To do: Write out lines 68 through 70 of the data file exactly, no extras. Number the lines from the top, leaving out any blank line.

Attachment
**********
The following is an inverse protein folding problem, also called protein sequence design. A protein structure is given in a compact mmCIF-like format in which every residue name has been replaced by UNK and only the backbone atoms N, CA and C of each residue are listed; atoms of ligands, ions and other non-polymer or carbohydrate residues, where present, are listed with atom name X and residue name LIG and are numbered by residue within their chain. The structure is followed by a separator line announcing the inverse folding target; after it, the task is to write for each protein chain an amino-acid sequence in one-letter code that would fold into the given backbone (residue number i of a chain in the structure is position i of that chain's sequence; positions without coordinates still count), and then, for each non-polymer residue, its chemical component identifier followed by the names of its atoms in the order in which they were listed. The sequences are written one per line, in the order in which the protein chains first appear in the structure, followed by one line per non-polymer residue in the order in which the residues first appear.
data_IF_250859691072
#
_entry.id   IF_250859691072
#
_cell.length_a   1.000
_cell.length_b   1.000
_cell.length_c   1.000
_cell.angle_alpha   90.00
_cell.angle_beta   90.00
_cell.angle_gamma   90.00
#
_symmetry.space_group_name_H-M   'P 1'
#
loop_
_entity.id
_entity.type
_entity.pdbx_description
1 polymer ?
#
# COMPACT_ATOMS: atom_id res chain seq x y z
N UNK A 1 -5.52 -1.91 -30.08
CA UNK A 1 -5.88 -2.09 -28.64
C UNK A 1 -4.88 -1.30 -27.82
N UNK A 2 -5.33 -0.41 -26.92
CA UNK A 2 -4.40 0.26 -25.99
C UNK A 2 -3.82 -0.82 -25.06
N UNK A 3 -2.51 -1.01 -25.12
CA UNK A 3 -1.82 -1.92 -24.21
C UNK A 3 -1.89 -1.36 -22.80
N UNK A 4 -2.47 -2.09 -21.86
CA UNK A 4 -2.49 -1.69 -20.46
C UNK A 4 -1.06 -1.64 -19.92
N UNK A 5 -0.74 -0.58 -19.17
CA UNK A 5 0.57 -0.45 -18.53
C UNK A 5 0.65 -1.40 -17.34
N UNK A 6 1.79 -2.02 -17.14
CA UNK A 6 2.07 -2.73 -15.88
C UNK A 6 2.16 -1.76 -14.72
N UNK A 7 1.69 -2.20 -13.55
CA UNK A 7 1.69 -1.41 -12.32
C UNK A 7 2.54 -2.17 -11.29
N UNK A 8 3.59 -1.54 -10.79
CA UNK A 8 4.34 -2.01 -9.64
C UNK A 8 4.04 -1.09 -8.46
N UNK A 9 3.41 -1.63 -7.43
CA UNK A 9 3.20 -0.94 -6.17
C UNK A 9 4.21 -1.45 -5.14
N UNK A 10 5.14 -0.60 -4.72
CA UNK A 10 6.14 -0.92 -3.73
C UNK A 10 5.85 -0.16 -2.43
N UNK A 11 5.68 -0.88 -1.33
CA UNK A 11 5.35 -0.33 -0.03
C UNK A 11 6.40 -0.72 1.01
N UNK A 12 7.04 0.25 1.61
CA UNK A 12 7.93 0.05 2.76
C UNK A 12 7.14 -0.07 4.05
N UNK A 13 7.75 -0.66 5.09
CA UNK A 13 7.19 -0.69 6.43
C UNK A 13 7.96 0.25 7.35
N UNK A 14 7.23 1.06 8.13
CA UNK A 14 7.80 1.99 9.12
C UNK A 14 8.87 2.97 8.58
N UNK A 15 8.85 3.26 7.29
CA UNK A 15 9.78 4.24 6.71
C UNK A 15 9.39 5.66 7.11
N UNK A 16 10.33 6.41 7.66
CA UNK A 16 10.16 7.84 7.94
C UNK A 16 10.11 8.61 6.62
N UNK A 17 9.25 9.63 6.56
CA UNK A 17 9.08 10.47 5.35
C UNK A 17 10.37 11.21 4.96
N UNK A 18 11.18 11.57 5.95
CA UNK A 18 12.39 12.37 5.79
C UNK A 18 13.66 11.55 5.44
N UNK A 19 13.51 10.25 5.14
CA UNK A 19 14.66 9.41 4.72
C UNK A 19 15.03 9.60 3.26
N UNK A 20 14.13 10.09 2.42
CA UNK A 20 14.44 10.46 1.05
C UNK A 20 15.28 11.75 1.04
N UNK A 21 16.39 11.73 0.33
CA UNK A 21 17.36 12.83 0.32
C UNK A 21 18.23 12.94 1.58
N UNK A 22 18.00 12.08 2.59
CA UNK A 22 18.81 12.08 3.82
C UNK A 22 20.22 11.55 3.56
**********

CA UNK A 16 10.16 7.84 7.94
C UNK A 16 10.11 8.61 6.62
N UNK A 17 9.25 9.63 6.56